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Author Topic: Help With a Serodiscordant Relationship  (Read 3482 times)

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Offline sftony

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Help With a Serodiscordant Relationship
« on: April 01, 2016, 12:15:28 pm »
Hello everyone, I'm new here so please forgive me if this is in the wrong place/includes some misconceptions or misunderstandings.

I recently started seeing someone who is positive: I am negative, and we are a gay couple. Prior to meeting this person, whom I find to be an absolutely amazing person and in many ways my kindred spirit (and I know he feels the same way), I harbored a lot of irrational fear and misconceptions about dating/being in a relationship with an HIV+ person. Having this person in my life has really helped me grow as a person, and I feel like I've put all of the irrational fear behind me, but now I'd like to know more about what to expect and learn how to be a supportive partner.

On the sexual safety side of things, I've been doing lots of research and based on recent findings from the PARTNER mid-point analysis, The Swiss Statement, and other surveys of serodiscordant couples, it seems like a viral load below 200/mL makes transmission to a spouse/partner extremely unlikely and 20/mL or below almost impossible, if not impossible. I would like to know if there is more info I haven't yet found or if there is more I should know about this.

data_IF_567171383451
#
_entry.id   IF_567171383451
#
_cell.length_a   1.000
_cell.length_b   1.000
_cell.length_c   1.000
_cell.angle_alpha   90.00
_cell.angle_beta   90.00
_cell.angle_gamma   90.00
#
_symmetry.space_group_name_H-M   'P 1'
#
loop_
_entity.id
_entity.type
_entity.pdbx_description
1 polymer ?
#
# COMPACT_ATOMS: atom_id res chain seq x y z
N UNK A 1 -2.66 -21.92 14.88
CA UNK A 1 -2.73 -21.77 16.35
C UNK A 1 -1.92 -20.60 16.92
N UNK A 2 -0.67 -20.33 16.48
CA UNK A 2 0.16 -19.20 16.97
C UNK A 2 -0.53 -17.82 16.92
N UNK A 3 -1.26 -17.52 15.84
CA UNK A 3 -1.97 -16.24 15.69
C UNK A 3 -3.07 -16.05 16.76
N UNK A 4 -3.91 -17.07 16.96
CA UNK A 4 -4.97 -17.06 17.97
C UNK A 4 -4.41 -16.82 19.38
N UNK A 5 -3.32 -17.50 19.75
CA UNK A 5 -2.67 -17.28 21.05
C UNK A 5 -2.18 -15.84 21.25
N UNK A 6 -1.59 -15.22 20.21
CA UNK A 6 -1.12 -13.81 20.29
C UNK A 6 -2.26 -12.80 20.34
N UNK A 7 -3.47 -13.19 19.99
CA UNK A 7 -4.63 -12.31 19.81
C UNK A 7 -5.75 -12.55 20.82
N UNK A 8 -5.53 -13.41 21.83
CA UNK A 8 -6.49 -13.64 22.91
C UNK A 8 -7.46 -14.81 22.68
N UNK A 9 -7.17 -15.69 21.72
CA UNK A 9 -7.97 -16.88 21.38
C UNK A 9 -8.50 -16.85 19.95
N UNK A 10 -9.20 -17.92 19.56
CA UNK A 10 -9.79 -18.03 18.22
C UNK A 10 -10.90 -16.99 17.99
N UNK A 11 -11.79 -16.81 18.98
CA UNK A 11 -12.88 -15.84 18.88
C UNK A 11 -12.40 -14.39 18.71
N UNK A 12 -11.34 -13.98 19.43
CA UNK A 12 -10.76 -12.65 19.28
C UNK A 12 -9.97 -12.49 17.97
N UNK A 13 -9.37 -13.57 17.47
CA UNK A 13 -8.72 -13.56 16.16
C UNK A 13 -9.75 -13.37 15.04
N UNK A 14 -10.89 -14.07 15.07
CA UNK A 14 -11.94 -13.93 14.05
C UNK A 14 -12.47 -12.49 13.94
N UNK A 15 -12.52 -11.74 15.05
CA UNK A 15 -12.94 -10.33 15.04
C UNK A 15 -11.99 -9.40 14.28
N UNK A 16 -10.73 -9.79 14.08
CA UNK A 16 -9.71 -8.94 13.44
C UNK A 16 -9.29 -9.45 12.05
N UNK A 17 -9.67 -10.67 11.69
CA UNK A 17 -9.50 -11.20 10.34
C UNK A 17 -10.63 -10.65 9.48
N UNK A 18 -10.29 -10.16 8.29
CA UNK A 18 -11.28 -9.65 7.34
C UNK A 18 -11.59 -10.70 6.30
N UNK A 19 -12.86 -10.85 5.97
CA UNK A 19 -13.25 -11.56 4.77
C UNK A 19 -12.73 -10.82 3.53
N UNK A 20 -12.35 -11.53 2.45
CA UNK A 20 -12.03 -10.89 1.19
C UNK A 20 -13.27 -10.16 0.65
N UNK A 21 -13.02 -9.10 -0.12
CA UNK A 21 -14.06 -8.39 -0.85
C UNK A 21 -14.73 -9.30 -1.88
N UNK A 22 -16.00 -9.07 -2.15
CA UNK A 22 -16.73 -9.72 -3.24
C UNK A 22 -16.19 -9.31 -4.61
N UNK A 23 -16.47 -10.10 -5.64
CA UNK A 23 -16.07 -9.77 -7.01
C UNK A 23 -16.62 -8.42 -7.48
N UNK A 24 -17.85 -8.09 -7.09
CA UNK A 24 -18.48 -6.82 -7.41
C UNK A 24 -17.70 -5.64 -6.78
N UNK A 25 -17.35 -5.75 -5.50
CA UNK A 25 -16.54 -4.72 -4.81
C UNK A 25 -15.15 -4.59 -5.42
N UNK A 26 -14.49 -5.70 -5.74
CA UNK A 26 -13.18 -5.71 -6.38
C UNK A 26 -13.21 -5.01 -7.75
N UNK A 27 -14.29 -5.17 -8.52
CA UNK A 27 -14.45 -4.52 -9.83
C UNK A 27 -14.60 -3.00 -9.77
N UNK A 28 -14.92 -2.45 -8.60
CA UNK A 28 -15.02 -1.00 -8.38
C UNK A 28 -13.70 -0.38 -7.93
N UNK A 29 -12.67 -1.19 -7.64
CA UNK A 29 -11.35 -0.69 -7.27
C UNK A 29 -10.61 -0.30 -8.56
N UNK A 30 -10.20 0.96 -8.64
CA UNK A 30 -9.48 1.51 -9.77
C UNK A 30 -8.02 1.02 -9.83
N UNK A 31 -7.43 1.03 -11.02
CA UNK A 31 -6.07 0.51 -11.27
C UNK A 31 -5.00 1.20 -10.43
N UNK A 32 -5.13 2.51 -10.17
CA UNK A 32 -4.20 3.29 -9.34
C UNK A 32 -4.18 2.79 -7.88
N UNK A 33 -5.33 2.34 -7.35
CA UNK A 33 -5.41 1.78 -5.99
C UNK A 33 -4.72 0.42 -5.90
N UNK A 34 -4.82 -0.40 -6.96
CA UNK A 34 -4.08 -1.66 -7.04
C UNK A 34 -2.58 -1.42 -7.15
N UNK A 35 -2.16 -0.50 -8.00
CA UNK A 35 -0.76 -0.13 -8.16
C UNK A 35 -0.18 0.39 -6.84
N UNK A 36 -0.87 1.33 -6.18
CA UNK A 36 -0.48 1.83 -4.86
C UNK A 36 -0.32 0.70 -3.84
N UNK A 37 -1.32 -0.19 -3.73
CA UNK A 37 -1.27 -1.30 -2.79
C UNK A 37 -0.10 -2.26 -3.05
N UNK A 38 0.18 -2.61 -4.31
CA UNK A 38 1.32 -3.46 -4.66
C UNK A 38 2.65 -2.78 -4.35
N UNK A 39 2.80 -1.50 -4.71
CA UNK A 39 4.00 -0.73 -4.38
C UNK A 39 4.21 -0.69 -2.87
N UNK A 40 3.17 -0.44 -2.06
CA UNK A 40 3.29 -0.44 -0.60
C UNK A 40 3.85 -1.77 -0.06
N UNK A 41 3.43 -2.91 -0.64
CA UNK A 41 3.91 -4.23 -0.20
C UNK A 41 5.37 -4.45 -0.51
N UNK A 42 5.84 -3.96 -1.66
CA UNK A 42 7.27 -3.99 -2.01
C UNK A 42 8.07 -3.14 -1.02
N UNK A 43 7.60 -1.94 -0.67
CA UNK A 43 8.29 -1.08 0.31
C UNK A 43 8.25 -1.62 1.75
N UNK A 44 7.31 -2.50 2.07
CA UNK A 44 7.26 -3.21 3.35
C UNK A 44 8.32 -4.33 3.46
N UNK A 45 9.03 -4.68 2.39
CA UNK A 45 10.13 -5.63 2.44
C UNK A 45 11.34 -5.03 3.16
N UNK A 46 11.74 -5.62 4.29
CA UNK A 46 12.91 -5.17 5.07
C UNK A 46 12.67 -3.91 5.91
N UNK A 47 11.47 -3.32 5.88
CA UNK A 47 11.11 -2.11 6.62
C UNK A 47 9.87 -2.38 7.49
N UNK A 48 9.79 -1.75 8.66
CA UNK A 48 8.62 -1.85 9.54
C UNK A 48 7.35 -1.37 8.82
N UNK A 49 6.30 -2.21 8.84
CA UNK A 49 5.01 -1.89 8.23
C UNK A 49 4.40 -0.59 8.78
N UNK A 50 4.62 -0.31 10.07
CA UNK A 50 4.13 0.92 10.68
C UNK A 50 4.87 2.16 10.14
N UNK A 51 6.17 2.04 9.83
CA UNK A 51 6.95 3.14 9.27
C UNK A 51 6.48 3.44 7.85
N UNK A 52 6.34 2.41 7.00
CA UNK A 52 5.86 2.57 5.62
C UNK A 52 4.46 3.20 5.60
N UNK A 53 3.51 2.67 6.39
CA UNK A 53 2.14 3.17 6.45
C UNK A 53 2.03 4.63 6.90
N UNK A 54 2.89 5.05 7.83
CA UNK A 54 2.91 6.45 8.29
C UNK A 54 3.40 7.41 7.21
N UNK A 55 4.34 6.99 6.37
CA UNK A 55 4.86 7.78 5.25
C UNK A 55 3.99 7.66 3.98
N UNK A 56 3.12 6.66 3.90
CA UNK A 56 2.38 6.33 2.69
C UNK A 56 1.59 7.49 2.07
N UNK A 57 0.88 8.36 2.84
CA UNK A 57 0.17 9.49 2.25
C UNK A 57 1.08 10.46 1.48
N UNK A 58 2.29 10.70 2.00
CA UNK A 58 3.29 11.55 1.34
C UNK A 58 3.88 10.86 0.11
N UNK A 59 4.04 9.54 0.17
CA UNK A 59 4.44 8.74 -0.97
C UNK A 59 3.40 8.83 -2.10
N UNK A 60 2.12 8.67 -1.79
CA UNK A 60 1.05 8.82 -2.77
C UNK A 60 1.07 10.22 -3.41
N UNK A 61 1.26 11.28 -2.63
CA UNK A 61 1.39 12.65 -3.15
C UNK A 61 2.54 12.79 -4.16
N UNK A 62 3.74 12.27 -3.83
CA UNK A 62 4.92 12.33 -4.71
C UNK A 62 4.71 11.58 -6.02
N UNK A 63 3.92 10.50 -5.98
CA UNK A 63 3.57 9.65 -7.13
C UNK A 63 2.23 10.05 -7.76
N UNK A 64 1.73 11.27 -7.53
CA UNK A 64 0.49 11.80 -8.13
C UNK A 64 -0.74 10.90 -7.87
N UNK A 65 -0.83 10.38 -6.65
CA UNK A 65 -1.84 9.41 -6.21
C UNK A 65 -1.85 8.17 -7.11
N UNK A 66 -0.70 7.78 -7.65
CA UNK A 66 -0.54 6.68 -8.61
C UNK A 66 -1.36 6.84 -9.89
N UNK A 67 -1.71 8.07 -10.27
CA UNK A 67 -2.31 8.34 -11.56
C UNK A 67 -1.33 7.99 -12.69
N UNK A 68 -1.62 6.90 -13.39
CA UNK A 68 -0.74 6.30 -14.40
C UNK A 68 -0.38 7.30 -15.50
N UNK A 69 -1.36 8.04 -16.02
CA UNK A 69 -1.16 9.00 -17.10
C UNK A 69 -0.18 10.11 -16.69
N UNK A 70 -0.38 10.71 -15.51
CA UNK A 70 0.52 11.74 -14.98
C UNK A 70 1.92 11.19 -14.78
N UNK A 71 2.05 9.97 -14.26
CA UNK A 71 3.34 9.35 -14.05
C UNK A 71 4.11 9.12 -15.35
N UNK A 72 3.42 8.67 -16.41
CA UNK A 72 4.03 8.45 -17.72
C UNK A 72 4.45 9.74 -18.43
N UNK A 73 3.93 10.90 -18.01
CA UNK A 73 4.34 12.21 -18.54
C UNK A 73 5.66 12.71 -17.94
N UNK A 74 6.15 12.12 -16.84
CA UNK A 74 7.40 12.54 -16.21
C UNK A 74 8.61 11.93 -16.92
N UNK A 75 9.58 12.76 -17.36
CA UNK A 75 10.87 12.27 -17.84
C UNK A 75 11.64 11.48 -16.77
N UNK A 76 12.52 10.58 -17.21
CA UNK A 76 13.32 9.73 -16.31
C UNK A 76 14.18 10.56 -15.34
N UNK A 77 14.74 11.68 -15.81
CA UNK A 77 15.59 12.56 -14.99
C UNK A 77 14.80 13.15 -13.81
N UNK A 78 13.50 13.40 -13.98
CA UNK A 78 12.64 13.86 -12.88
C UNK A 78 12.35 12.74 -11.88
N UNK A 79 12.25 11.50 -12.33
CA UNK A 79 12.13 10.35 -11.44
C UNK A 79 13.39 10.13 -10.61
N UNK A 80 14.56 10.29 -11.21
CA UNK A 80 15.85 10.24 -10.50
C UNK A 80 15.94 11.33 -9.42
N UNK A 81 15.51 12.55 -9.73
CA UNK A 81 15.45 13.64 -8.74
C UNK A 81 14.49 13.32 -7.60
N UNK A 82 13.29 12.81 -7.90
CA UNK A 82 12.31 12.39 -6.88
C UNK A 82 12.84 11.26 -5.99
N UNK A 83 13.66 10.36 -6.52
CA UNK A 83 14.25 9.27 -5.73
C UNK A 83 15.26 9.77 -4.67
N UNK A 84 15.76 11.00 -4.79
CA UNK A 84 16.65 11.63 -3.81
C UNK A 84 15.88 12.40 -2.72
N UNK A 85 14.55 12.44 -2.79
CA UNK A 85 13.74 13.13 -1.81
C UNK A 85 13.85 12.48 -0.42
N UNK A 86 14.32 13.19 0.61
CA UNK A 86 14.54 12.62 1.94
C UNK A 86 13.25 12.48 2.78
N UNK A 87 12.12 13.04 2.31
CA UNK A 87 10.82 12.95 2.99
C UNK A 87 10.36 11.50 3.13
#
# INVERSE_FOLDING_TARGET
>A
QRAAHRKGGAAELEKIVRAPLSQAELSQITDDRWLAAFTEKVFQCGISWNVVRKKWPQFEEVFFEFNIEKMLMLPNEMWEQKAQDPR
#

I do have an appointment this month with an HIV specialist to discuss options such as PrEP; what are some things in your experience that are helpful to know/ask about PrEP or serodiscordancy that isn't widely published or known? Also, what are the implications of PrEP being used when the positive partner is also taking Complera? My understanding is that Complera and currently approved PrEP share 2/3 drugs; does this mean that if my partner were to develop treatment failure, the chances are higher that it would be a truvada-resistant strain? 

Finally, how does one help the positive partner with the emotional aspects of being a modern HIV patient? My boyfriend has encountered a lot of dreadful treatment when he's told dates/dating prospects. He told me that since he became positive every person he's tried to date has left the moment they found out (except for me), and that drove him to suppress feelings about being positive. He's going to start therapy to help with some of these issues, but I can't help but feel guilty myself. Prior to meeting him, I'm sure I contributed to that stigma he felt in some way; now I worry excessively about his health, both physical and emotional. What are some things that other serodiscordant couples have found helpful? I think his feelings are perfectly appropriate given what's happened to him, but it haunts me to think how much pain he's in. Do I just have to let him heal on his own and simply be there for him? That seems intuitively correct, but also makes me feel like I'm not doing enough for him, though to be honest, I feel like until I personally find a cure, I wouldn't have done enough.  :(

Thanks for any insight and help you might have.

Offline CaveyUK

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Re: Help With a Serodiscordant Relationship
« Reply #1 on: April 02, 2016, 06:32:26 pm »
Sounds like you are up to speed with everything you have said. Nothing really to add.